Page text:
Three of the subjects were excluded as clear MRI images were not obtained from them. The remaining twelve volunteers were included in the final analysis. The basic information of all the subjects involved is presented in [Table 1].
Subject baseline analysis
The MRI images of the OSASW taken at 1 and 3 mm behind the globe could be evaluated for all patients. Due to image quality problems and individual differences, the MRI images of the OSASW taken at 9 mm behind the globe could not be evaluated for 1 (8%) patient. Similarly, those taken at 15 mm behind the globe could not be evaluated for 2 (17%) patients. Including all subjects, the mean value of the baseline data (optic nerve diameter, optic nerve sheath diameter, and OSASW) is presented in [Table 2].
Clear changes of the mean OSASW were recorded during the increased IAP [Table 3]. In the baseline state, the OSASW narrowed along the optic nerve from just behind the globe to 15 mm away. OSASW at elevated IAP was wider than baseline. Statistically significant OSAS dilation (P < 0.05) was found at 1, 3 and 9 mm behind the globe [Table 4], illustrating OSAS sensitivity to the increased IAP. This dilation was especially observed at 9 mm behind the globe where 5 time points showed that the OSASW was statistically significantly enlarged. In one example (Subject No. 9, Female, 23 years), the OSASW at 9 mm behind the globe enlarged by 0.21 mm (from 0.67 to 0.88 mm) after 70 minutes of elevated IAP. The variations of the OSASW induced by elevated IAP demonstrated obvious fluctuations over the time of IAP. After decompression of the abdominal pressure, the OSASW normalized and returned to the baseline value.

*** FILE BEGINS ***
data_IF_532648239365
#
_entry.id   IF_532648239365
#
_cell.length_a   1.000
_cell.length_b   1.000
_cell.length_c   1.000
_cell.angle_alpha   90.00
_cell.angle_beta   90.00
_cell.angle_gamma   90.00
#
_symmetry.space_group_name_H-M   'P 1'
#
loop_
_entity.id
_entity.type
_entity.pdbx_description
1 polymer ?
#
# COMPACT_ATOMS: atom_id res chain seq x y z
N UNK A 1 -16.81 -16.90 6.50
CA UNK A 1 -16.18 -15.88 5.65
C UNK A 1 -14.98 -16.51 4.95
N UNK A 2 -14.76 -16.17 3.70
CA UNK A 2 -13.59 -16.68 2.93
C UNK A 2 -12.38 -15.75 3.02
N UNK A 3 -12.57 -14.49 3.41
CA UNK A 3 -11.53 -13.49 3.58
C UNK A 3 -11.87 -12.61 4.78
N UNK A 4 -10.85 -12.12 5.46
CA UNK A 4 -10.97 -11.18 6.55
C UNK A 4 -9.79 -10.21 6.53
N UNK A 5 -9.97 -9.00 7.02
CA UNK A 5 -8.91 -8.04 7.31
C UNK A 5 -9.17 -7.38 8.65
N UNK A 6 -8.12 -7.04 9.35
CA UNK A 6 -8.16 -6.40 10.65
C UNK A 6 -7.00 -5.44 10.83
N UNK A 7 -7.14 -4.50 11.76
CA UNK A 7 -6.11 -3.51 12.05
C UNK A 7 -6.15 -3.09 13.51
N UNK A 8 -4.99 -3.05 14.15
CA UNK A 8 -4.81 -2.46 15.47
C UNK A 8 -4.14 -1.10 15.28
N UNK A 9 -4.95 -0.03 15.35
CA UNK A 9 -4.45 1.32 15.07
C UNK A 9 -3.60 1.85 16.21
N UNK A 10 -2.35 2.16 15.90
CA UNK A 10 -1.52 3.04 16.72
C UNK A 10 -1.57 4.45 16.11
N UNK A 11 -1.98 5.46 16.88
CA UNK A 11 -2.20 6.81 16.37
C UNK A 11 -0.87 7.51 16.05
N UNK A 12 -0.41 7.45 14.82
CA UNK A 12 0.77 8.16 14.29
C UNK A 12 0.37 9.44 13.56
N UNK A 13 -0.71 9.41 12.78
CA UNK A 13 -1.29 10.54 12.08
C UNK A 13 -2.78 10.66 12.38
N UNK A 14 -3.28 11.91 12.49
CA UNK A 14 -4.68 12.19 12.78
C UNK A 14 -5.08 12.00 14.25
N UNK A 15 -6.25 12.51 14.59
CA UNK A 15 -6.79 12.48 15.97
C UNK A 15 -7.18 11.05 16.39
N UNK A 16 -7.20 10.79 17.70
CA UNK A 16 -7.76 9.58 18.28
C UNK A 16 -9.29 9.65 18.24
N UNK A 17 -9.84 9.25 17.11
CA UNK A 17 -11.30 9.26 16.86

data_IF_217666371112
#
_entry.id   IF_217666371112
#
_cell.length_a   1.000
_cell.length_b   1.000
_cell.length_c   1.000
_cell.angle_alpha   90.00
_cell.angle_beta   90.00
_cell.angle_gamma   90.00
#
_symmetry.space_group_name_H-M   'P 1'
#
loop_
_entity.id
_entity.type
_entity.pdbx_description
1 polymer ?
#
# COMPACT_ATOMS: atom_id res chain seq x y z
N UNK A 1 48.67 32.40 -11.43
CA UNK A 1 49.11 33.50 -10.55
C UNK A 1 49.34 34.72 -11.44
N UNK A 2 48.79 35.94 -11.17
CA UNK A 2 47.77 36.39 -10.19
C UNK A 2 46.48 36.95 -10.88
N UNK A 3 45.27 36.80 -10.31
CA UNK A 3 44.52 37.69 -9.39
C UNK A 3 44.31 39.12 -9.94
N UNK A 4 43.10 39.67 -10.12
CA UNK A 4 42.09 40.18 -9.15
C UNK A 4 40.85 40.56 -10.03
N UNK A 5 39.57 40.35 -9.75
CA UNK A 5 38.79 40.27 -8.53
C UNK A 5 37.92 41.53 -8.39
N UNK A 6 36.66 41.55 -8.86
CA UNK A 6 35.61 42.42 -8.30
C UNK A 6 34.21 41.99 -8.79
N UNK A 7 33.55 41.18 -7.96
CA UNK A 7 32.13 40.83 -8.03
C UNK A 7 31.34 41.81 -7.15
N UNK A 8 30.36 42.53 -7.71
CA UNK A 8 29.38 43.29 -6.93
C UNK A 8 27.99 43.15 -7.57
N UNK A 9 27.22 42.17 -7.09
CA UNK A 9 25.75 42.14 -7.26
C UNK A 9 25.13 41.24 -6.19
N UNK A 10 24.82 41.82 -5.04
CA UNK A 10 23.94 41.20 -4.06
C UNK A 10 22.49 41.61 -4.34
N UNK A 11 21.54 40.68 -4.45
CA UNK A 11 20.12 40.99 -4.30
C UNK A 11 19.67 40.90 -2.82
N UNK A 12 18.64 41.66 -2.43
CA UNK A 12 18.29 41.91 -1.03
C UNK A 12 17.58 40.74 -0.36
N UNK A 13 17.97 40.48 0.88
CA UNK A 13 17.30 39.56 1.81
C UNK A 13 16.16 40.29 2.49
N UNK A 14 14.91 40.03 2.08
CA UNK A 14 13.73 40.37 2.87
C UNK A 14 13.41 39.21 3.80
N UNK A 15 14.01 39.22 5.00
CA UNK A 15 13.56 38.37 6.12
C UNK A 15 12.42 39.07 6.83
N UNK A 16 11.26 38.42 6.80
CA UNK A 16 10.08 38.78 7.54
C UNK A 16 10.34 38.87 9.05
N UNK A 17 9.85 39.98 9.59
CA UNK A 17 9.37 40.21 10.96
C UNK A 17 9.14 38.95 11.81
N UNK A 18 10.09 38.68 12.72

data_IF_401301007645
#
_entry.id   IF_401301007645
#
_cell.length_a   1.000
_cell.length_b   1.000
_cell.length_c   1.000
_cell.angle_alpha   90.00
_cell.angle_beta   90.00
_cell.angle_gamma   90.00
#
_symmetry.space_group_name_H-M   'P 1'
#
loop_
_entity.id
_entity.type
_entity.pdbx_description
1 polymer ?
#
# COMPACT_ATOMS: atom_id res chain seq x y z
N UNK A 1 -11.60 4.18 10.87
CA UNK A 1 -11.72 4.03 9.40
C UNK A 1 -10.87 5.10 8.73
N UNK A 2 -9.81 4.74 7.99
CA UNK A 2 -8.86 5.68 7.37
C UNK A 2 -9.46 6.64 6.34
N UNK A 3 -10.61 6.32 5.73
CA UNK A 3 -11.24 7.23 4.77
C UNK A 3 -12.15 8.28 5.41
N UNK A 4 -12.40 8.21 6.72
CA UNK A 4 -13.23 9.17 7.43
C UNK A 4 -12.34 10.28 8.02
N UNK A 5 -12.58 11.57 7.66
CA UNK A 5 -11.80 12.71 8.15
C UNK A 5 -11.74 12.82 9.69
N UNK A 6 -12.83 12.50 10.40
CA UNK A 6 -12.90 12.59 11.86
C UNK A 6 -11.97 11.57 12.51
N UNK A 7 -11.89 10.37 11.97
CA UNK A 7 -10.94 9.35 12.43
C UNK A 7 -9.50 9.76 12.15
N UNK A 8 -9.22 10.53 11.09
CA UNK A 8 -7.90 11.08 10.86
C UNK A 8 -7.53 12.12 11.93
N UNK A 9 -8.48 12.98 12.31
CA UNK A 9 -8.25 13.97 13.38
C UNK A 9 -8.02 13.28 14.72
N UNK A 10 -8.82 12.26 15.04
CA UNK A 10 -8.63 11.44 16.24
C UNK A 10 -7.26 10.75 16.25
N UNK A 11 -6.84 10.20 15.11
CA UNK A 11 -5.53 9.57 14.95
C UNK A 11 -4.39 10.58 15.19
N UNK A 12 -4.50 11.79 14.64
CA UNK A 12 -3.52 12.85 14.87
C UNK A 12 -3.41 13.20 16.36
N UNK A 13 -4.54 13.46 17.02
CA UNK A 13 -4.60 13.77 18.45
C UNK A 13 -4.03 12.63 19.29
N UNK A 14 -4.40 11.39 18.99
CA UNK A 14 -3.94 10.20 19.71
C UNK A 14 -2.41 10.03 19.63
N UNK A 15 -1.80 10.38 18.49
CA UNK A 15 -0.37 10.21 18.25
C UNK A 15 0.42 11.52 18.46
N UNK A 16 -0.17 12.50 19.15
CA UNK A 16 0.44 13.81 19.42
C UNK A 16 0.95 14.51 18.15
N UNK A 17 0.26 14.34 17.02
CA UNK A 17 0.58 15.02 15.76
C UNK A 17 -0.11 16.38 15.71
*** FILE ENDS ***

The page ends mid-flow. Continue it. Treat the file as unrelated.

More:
|Table 3: Orbital subarachnoid space width before, during and after elevated intra-abdominal pressure|
Click here to view
|Table 4: P value from paired sample t test of the orbital subarachnoid space width changes before, during and after the elevated intra-abdominal pressure|
Click here to view
Inter- and intra-observer repeatability
The analysis of variance and the intraclass correlation coefficient were performed to reveal the reproducibility on the intra-observer and inter-observer of the optic nerve/sheath baseline measurements [Table 5]. The data suggested that there was no significant difference on intra- and inter-observer (P > 0.05).
|Table 5: Inter-observer and intra-observer repeatability of the optic nerve/sheath baseline measurements|
Click here to view
Least significant difference multiple comparison and one-way analysis of variance were constructed to assess the changes of IOP between baseline and IAP compression states [Table 6]. Compared to the baseline IOP, there was no significant difference in the IOP after the IAP was increased (P > 0.05, F = 0.22).
| Discussion|| |